How is it that two children from one family eat the same food and have similar lifestyles and later on one suffers from diabetes and the other child does not? Over the past decades, scientists have explored this question and although a few theories have emerged they seem to agree that our genes play a role in how our bodies respond to food.
Our bodies are made up of cells. Each cell contains a nucleus and inside the nucleus of most of our cells, there are two sets of the human genome. Each genome is like an instructional book written in an unknown language. Scientists do not understand this language but they do know that a genome has 23 chromosomes and each chromosome is thought to have 30,000 – 80,000 genes.
When genes become active they make thousands of proteins. These proteins make up cells, hair, muscles and many other substances. For every action in the body, proteins are involved and genes regulate these proteins. Normally, genes are copied when making new cells. At times, the genes may not be copied exactly as the original. Usually, this is harmless to our bodies but on occasion these changes may cause a disorder in the body.
Scientists know that the impact of diet on genes and disease is quite complex. For example, looking at our genes can help determine if we are at risk for heart disease. But even if we are, will a low fat diet help us or hurt us? Another complex connection is our diet and Type II diabetes. There are many genes controlling or influencing blood sugar levels, insulin, and even the movement of glucose (blood sugar) into the cells.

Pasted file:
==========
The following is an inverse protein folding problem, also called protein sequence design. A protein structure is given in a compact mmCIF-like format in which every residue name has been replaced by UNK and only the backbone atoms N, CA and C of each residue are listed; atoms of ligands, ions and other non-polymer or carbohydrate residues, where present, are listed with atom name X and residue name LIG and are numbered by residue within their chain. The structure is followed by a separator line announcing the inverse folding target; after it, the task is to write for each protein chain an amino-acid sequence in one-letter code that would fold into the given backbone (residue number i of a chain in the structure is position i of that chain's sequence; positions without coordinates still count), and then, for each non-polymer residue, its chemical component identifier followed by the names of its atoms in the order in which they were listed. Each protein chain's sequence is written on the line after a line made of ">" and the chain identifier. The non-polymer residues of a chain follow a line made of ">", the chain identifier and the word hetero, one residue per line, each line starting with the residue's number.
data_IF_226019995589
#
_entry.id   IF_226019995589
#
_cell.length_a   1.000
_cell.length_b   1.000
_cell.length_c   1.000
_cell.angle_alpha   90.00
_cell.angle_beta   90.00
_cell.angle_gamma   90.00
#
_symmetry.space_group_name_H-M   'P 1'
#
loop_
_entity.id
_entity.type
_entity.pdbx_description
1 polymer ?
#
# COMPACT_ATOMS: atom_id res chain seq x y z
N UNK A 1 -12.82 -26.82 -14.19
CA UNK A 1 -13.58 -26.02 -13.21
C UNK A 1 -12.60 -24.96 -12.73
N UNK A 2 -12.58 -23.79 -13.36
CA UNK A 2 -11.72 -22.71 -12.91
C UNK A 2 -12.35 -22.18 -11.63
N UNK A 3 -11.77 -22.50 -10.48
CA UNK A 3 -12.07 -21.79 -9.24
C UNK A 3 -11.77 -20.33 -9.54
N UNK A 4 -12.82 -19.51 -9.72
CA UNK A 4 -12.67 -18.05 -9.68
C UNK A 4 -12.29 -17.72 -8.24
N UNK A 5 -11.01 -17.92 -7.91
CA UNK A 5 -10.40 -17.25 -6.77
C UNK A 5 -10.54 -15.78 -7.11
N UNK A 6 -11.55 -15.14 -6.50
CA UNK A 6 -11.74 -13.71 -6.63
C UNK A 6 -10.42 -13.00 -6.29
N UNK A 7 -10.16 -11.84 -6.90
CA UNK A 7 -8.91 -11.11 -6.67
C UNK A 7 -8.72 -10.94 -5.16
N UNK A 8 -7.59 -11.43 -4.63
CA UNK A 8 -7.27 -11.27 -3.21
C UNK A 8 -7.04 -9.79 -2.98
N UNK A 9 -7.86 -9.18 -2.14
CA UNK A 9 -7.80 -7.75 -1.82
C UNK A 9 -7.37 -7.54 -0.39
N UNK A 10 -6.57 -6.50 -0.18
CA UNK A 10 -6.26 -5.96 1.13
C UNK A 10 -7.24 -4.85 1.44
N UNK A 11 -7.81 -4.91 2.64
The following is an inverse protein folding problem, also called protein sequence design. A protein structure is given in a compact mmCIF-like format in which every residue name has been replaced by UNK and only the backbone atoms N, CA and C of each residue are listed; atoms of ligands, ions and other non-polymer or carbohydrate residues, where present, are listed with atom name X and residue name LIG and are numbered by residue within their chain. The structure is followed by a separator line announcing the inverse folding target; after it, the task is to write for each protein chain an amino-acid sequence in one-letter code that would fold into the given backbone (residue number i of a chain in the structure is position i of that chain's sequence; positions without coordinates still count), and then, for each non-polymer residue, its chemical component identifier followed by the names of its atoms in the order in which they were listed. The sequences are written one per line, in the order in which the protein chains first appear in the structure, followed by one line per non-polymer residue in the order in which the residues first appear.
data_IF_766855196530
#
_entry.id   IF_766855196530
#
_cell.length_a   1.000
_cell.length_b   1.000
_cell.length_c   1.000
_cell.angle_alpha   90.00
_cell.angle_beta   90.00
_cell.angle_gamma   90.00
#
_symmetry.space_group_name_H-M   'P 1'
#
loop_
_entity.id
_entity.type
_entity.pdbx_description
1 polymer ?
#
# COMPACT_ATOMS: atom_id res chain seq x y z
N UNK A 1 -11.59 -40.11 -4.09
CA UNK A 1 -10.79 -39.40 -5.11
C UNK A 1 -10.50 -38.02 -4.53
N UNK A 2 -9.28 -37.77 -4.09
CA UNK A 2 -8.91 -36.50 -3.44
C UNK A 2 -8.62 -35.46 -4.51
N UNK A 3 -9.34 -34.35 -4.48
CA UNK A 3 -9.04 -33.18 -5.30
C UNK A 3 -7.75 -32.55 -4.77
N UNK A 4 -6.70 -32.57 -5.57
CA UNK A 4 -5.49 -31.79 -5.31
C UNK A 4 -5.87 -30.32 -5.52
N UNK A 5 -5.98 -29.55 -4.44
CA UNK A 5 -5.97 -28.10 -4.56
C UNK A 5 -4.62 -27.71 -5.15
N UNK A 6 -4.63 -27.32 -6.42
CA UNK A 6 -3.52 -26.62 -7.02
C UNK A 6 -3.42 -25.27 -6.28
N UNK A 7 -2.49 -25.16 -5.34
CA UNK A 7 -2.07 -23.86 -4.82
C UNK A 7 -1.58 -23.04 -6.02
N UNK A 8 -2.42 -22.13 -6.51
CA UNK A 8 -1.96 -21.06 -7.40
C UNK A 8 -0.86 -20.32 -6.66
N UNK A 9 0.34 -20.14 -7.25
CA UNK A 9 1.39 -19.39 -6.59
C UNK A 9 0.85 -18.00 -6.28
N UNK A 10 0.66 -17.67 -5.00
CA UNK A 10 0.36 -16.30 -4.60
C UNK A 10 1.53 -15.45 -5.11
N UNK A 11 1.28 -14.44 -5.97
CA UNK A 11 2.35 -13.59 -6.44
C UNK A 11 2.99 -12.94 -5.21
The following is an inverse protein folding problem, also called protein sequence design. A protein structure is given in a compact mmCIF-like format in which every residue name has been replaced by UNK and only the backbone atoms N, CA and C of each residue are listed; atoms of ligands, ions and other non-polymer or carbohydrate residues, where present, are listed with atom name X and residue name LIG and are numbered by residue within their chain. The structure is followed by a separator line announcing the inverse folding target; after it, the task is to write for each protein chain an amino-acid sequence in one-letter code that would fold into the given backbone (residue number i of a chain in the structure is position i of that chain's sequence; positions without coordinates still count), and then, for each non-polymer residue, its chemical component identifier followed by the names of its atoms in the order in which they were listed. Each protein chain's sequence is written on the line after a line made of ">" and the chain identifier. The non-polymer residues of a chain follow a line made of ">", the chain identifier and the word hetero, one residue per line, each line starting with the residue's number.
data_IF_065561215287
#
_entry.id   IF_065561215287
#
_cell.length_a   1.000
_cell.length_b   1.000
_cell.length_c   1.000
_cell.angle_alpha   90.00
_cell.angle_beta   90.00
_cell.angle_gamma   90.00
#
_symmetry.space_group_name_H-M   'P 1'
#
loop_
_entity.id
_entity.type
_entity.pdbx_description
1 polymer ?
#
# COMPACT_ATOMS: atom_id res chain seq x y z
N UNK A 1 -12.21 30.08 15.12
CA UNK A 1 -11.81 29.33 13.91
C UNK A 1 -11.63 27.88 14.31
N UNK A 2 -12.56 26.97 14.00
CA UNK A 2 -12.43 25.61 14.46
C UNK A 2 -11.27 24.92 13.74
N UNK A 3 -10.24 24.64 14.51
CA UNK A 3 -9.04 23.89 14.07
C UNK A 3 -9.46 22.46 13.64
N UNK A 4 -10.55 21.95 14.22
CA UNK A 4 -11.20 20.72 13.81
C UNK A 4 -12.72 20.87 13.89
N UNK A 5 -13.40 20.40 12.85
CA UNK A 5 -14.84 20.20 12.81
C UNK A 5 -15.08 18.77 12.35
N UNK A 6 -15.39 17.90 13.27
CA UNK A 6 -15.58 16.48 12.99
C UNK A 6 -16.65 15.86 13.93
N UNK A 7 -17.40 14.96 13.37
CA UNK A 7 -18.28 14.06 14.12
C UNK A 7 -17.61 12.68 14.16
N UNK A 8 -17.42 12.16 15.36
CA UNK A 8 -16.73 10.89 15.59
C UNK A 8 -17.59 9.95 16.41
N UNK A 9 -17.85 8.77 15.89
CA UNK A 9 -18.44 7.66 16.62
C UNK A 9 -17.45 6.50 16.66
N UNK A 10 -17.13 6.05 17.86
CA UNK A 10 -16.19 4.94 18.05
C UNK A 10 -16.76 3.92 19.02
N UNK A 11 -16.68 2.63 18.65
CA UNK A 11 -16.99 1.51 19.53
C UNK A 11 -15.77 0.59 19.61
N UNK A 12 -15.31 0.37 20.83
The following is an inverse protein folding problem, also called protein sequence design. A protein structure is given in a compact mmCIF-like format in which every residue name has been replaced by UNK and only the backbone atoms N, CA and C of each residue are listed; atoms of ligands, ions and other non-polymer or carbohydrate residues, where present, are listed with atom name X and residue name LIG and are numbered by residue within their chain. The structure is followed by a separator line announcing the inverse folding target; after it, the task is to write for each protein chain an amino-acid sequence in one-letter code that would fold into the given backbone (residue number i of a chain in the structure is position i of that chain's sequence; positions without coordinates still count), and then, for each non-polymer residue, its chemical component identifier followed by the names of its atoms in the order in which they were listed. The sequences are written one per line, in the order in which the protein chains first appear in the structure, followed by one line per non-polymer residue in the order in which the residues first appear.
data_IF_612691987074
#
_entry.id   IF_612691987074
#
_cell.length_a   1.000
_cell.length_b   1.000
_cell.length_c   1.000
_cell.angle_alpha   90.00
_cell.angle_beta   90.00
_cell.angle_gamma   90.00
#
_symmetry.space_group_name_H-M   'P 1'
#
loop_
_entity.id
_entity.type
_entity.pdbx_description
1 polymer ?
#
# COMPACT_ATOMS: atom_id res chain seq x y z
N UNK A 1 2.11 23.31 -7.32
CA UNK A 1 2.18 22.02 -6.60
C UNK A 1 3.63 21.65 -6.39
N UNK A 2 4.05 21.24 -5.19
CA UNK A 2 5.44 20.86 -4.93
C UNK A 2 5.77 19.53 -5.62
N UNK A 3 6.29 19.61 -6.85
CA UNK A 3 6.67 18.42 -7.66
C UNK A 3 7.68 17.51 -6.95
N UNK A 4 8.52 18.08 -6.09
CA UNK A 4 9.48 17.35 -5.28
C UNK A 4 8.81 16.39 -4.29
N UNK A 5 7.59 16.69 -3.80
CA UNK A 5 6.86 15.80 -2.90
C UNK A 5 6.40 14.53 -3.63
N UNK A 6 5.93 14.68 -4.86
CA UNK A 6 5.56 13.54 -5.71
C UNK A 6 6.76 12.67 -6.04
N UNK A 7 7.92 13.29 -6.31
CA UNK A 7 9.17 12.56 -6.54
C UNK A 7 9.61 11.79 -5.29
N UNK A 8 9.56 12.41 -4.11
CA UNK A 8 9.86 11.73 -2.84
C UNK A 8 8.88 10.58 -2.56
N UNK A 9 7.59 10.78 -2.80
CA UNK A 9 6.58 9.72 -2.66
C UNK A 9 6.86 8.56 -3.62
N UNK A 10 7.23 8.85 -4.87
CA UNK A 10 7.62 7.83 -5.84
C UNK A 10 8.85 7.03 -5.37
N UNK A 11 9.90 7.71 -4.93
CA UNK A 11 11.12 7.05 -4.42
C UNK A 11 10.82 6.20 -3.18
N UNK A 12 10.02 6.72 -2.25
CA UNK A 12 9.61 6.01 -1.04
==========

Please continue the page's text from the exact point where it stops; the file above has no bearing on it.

The way a disease works in our bodies can be influenced by something called gene expression. Gene expression refers to the strength of a gene. If two people have the similar lifestyles and genes that cause heart disease, one person may have little or no symptoms because the genes express themselves mildly. The other person may have severe symptoms because the genes express themselves strongly.
With today’s technology, scientists have discovered some of the mysteries concerning our genes, but there is still much to uncover. One of the important questions that remains unanswered is how will this new information affect us. On one hand, we can be tested to find out if we carry the gene for a specific disease. If we do, we can change our lifestyles to get rid of or minimize the symptoms. On the other hand, we can respond in fear and go overboard to correct a genetic issue including following the wrong advice. Another issue that some fear is that people who carry certain genes may experience discrimination. They may pay more for health insurance or may not get a job. Be on the look out to see how these issues will be addressed.
Genes are not the only factor that affects our health. The environment, choices, foods, exercise and other factors can impact our health. Genes are only one piece of the healthy puzzle.
1. Ridley, M. Genome. Perennial: 1999.
Pamela Williams writes from Southern California.
Read more at the source: Your Amazing Genes
Article excerpt posted on en.intercer.net from Answers for Me.